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Ulus Travma Acil Cerrahi Derg. 2019 Aug;25(5):497-502. doi: 10.14744/tjtes.2019.03161.

A comparative study of pneumomediastinums based on clinical experience.

Author information

1
Department of Thoracic Surgery, Gülhane Training and Research Hospital, Ankara-Turkey.
2
Department of Pulmonology, Gülhane Training and Research Hospital, Ankara-Turkey.

Abstract

BACKGROUND:

Pneumomediastinum (PM) is the term which defines the presence of air in the mediastinum. PM has also been described as mediastinal emphysema. PM is divided into two subgroups called as Spontaneous PM (SPM) and Secondary PM (ScPM).

METHODS:

A retrospective comparative study of the PM diagnosed between February 2010 and July 2018 is presented. Forty patients were compared. Clinical data on patient history, physical characteristics, symptoms, findings of examinations, length of the hospital stay, treatments, clinical time course, recurrence and complications were investigated carefully. Patients with SPM, Traumatic PM (TPM) and Iatrogenic PM (IPM) were compared.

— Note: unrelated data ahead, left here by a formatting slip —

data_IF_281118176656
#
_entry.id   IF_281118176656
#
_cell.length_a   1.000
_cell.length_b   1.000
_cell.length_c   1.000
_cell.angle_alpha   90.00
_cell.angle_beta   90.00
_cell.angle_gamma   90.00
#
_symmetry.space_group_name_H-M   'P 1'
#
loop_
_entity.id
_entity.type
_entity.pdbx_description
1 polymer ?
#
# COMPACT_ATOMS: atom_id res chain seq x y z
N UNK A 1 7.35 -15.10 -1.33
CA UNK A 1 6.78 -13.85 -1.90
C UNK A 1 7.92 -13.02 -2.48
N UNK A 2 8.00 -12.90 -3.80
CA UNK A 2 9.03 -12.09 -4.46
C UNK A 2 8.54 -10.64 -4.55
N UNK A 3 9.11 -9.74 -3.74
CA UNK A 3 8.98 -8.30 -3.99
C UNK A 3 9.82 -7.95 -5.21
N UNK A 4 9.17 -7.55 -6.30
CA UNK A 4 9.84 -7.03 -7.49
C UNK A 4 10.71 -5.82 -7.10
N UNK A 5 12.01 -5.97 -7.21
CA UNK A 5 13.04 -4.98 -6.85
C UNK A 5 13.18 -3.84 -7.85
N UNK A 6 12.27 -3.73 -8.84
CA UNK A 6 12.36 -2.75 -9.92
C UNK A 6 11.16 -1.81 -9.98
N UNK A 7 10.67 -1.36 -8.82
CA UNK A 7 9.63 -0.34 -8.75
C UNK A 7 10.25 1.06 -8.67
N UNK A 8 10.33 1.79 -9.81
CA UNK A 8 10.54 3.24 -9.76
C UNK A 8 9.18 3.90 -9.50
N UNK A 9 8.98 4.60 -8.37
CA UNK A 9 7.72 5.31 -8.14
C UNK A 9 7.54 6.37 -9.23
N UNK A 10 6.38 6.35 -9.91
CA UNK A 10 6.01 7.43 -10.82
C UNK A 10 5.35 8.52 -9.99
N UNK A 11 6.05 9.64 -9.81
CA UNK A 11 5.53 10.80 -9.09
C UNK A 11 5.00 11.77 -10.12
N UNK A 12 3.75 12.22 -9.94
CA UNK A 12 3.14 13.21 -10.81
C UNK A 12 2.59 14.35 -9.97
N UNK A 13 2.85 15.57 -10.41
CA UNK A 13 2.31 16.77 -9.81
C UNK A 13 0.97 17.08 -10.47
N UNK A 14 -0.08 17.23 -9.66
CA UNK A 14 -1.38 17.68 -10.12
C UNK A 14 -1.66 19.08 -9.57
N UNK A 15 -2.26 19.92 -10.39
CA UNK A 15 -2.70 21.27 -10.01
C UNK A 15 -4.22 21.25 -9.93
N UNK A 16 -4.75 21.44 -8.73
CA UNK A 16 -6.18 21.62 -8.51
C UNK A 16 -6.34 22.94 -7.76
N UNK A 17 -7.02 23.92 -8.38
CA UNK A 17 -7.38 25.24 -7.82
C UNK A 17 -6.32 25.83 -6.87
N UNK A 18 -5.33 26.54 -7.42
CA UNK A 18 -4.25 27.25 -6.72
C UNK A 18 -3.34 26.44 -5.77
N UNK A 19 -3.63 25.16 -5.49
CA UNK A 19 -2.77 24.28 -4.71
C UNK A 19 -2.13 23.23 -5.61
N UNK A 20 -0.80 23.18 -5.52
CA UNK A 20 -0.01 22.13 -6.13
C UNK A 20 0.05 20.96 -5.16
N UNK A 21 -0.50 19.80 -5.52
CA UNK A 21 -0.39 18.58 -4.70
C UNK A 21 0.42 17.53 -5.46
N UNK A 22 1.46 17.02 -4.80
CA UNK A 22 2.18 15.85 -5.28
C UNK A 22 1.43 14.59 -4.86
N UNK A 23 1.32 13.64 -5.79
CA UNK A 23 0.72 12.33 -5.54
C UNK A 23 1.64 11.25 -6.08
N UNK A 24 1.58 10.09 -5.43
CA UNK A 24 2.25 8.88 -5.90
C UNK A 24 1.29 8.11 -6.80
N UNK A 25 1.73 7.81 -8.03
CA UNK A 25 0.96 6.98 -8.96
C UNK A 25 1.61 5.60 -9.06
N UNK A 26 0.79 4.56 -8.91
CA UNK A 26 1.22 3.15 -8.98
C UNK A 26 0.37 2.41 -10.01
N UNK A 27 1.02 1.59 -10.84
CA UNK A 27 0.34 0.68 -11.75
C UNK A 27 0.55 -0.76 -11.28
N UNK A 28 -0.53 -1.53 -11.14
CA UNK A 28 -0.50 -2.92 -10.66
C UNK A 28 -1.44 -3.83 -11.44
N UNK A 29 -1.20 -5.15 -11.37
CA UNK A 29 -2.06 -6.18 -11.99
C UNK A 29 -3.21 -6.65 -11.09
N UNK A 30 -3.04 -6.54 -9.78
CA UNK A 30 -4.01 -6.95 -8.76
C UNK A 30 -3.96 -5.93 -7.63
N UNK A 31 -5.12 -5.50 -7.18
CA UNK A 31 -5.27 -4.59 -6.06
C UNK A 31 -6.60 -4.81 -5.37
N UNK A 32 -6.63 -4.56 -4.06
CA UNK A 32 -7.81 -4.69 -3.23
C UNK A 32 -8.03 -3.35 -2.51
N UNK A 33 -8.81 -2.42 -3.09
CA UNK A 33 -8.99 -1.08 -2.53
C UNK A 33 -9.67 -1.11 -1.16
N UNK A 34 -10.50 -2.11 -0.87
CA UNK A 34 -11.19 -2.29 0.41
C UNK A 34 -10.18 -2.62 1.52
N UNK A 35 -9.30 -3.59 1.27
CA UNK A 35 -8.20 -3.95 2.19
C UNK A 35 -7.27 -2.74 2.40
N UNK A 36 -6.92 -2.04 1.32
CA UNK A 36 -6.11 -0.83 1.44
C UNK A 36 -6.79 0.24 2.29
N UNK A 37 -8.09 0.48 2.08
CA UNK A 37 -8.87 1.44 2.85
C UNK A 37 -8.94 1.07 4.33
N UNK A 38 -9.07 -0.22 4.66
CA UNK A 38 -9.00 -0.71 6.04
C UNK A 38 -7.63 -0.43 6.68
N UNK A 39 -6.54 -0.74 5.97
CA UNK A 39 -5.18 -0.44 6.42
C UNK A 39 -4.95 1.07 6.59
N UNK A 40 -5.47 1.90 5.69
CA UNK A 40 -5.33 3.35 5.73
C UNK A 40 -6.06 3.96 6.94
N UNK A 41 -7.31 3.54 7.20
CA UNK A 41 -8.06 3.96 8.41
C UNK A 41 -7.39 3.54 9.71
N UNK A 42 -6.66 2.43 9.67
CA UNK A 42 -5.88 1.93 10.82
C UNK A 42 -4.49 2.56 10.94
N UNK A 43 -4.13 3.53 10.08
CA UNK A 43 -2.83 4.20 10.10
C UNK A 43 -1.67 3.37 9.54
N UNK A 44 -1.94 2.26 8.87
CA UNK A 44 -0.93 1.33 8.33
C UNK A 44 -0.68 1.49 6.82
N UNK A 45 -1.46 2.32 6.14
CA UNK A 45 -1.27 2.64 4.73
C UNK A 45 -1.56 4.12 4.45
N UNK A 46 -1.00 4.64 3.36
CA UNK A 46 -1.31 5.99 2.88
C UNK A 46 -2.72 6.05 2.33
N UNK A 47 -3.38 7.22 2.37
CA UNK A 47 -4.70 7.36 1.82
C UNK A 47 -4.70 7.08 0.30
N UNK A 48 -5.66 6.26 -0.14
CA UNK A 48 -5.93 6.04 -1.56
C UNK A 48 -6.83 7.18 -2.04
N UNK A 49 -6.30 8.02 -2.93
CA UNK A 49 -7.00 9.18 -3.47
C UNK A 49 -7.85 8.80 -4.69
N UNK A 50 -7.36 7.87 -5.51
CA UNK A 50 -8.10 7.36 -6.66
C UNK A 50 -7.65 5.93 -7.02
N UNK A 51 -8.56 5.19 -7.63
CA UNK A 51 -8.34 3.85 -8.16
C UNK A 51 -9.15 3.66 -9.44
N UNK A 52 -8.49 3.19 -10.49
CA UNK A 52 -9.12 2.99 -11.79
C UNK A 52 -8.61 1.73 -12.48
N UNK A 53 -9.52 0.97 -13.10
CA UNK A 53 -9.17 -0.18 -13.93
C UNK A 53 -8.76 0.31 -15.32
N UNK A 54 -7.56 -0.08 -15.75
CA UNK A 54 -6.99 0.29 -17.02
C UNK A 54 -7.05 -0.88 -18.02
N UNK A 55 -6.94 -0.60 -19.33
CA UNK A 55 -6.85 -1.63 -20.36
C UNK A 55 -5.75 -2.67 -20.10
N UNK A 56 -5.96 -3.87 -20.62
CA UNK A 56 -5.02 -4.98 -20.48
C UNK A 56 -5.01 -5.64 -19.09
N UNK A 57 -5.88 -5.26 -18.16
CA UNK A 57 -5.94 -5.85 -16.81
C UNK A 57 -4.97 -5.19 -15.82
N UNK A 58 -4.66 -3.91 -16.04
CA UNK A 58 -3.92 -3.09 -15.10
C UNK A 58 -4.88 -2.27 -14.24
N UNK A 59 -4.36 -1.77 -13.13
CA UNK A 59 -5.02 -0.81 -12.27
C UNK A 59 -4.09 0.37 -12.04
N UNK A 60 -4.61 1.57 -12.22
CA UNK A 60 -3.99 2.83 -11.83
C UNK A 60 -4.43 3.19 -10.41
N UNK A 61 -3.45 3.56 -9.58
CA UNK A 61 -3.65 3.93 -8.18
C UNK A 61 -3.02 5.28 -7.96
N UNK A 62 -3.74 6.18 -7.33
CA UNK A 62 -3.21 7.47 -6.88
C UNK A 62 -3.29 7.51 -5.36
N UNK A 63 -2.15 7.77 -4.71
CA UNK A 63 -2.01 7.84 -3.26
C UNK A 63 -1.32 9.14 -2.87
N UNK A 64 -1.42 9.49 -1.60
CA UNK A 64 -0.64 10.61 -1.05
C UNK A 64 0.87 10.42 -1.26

RESULTS:

SPM was identified in 14 patients (35%). In ScPM group, TPM was identified in 16 patients (40%), and IPM was identified in 10 patients (25%). On the SPM group, the most frequently reported symptoms were chest pain, dyspnea, subcutaneous emphysema and cough. CT was performed to all patients to confirm the diagnosis and to assess the possible findings. All patients prescribed prophylactic antibiotics to prevent mediastinitis.

CONCLUSION:

The present study aimed to evaluate the clinical differences and managements of PMs in trauma and non-trauma patients. The clinical spectrum of pneumomediastinum may vary from benign mediastinal emphysema to a fatal mediastinitis due to perforation of mediastinal structures. In most series, only the SPM was evaluated in many aspects, but there are fewer studies comparing the evaluation and management of traumatic and non-traumatic PMs. The patients with TPM who have limited trauma to the thorax and who do not have mediastinal organ injury in their imaging studies can be followed up and treated like SPM patients who do not have mediastinal organ injury, and both have good clinical course.

PMID:
31475317
DOI:
10.14744/tjtes.2019.03161
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